- The University of Michigan sentiment index rose to 86.5 from 84.9 in March – a new pandemic high.
- Another measure of current economic conditions also hit a one-year high in the Friday release.
- Optimism around stimulus, vaccination, and projected economic growth drove most of the gains.
- See more stories on Insider’s business page.
Everything’s coming up roses for Americans. As more vaccine shots go into arms, consumer optimism is the strongest it’s been in a year – they also have stimulus and low interest rates to thank.
The University of Michigan’s consumer sentiment index rose to 86.5 in a preliminary April reading, from 84.9. That level signifies a new pandemic-era high and marks a second straight jump after the headline gauge dipped in February.
Economists surveyed by Bloomberg anticipated a stronger gain to 89.
The university’s measure of current economic conditions also leaped to its highest point since March 2020, climbing to 97.2 from 93. A gauge of expected conditions held at its one-year high of 79.7. Estimates for next-year inflation rose to 3.7% from 3.1%, and those for inflation over the next five years dipped 0.1 points to 2.7%.
Half of surveyed consumers anticipated a decline in unemployment, according to the Friday press release. That’s the highest level recorded by the university.
The improvements were mainly driven by expectations for strong economic growth and optimism around stimulus and the accelerating rate of vaccination, Richard Curtin, chief economist at the university’s Surveys of Consumers, said. Vaccine distribution and checks included in Democrats’ $1.9 trillion stimulus package propped up economic activity over the last several weeks. At the same time, warmer weather led state and local governments to relax some business restrictions.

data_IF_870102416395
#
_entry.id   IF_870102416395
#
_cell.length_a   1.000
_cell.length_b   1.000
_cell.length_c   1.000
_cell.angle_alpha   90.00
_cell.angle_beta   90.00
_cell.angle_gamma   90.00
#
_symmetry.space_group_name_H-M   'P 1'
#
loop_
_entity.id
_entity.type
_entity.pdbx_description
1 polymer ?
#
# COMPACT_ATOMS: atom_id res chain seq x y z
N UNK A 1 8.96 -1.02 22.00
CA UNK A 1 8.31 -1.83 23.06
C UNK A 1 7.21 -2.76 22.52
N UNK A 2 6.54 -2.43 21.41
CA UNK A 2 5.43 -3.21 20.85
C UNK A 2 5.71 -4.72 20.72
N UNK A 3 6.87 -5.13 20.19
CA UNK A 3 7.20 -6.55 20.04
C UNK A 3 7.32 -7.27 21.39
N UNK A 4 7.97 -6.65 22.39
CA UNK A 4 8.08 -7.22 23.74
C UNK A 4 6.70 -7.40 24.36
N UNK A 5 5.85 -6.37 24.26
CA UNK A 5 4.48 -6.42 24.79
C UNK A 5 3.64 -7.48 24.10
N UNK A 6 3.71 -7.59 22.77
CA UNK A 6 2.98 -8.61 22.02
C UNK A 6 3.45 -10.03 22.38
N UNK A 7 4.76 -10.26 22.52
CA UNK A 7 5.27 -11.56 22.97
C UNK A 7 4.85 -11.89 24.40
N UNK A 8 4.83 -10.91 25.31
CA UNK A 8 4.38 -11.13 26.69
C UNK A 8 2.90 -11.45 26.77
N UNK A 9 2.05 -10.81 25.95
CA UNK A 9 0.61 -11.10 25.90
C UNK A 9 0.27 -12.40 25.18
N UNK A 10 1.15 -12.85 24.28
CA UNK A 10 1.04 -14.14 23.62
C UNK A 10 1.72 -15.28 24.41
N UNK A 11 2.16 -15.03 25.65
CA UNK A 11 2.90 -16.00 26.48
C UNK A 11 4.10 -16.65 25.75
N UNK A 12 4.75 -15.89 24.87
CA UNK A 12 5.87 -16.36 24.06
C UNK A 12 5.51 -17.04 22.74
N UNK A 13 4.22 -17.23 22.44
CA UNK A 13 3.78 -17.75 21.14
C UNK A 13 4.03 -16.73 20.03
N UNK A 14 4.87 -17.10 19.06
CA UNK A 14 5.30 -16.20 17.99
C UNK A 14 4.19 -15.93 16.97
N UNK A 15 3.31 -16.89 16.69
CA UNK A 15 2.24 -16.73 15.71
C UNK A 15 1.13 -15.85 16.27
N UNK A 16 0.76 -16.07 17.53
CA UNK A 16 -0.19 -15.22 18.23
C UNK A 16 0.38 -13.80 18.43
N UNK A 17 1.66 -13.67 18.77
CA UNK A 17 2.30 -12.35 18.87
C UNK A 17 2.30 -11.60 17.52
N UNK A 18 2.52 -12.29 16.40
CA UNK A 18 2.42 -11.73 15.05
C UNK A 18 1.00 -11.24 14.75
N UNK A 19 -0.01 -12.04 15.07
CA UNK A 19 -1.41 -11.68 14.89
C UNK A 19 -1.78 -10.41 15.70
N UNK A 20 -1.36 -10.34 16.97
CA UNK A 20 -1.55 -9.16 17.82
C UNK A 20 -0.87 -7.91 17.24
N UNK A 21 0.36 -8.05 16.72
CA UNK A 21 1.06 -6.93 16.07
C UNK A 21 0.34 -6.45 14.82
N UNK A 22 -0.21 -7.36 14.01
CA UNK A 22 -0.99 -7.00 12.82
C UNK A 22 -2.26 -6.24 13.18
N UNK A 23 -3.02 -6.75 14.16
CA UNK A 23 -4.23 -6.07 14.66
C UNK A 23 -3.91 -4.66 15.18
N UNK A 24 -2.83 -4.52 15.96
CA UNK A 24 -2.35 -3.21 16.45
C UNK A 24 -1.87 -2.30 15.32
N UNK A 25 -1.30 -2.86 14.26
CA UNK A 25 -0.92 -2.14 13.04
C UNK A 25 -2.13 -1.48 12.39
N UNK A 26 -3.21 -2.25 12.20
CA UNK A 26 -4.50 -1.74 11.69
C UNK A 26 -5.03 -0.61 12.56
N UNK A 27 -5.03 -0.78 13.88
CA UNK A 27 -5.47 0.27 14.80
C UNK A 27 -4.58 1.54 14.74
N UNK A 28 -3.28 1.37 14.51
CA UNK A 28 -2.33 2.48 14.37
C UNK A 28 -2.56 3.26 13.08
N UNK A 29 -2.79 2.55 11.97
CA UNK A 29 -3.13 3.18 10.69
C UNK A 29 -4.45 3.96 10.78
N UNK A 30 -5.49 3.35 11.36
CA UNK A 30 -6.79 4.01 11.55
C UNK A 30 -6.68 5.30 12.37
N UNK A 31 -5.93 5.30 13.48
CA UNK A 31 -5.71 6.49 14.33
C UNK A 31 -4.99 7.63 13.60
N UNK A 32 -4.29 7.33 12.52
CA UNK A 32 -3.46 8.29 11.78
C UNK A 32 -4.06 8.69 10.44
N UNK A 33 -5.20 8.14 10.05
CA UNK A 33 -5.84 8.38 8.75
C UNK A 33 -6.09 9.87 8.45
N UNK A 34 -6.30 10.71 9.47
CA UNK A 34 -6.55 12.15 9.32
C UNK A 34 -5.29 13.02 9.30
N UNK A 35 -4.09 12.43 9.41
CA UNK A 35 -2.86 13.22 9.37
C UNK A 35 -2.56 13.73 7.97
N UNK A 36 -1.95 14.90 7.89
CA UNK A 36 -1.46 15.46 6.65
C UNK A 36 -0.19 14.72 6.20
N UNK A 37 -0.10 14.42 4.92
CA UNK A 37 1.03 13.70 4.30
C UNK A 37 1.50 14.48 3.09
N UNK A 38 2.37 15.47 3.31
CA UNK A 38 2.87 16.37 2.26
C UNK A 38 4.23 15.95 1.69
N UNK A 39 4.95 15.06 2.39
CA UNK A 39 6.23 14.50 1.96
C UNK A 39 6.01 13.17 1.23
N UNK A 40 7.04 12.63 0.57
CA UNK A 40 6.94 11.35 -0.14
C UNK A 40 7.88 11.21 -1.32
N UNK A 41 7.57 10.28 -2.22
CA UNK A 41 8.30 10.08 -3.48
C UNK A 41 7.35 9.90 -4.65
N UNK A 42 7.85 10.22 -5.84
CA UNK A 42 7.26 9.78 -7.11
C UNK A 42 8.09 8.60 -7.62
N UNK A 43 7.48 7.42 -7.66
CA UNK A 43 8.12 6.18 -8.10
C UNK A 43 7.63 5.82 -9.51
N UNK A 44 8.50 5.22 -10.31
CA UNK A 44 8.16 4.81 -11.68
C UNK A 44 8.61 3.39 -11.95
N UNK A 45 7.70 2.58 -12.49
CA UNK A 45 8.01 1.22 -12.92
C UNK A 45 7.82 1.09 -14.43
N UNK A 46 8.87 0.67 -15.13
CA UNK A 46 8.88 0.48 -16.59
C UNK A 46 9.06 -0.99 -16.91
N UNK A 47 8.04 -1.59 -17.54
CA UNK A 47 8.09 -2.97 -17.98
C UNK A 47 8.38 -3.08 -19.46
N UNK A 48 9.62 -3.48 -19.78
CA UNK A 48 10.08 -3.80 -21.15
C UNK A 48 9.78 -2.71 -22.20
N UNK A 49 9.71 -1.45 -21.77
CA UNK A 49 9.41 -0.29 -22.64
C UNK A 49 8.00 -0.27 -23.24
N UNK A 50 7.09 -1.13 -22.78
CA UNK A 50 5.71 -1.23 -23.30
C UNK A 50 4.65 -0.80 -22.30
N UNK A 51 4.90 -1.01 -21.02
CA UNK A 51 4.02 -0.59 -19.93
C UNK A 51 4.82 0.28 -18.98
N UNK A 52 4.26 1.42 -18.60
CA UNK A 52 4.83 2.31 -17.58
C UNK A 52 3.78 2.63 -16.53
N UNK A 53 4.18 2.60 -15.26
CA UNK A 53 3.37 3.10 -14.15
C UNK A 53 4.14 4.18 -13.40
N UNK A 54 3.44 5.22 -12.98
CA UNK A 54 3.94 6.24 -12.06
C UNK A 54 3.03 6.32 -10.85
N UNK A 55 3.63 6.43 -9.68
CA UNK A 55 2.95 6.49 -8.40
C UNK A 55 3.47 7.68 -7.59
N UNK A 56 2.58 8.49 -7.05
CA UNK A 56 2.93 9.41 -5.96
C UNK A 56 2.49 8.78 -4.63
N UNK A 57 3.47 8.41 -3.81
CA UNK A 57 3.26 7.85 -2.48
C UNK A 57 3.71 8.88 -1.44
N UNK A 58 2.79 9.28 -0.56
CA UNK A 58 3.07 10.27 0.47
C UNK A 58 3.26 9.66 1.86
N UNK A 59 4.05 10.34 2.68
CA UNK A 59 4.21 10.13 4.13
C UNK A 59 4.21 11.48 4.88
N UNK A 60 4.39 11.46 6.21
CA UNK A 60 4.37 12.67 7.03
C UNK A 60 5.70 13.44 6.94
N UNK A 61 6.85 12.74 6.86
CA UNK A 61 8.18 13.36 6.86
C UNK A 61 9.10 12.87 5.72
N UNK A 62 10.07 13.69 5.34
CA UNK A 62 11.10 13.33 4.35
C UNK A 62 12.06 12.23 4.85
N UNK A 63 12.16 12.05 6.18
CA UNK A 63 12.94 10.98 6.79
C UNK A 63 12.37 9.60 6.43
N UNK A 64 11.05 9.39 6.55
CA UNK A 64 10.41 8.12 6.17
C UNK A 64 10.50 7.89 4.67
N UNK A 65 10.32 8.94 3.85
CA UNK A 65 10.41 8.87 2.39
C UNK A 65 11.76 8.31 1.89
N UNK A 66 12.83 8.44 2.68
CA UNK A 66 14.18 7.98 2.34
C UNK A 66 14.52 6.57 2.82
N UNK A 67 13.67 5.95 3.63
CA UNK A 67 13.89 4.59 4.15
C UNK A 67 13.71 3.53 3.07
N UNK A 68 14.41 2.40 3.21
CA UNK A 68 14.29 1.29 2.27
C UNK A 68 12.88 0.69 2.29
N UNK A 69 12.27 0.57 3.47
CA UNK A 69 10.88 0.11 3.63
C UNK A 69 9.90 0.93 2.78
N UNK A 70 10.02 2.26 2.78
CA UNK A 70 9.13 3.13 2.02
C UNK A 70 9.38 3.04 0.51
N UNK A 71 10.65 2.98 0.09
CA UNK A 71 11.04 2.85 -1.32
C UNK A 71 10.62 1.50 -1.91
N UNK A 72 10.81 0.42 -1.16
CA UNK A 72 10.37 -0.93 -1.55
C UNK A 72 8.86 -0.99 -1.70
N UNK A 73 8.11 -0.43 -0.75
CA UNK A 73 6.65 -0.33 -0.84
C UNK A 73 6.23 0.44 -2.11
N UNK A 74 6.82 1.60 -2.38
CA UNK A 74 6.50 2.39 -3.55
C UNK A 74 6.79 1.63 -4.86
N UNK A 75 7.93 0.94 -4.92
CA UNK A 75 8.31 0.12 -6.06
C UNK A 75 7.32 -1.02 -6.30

Lingering concerns around vaccine safety and higher near-term inflation offset some enthusiasm, but the trend still points to Americans expecting a strong recovery as the US reopens.
“This is opposite of the usual pattern over the past 50 years, when recoveries were paced by larger and earlier gains in expectations,” Curtin said. “The strength in current economic conditions reflects much larger than usual stimulus payments during the past year, and much larger than usual economic gains due to comparisons with last year’s shutdowns.”
The uptick in consumer sentiment caps a week of encouraging data releases. Jobless claims tumbled to a pandemic-era low of 576,000 last week, handily besting the median estimate of 700,000 claims. Separately, retail spending rocketed 9.8% to a record high in March as Americans deployed stimulus and took advantage of warmer weather.
The University of Michigan’s data suggests that spending will hold strong in the months ahead. The data supports an “ongoing surge in consumer spending” as Americans grow even more confident in the economic rebound, Curtin said. Still, the drawdown in bolstered savings will likely be cautious given lasting uncertainties around virus strains and inflation, he added.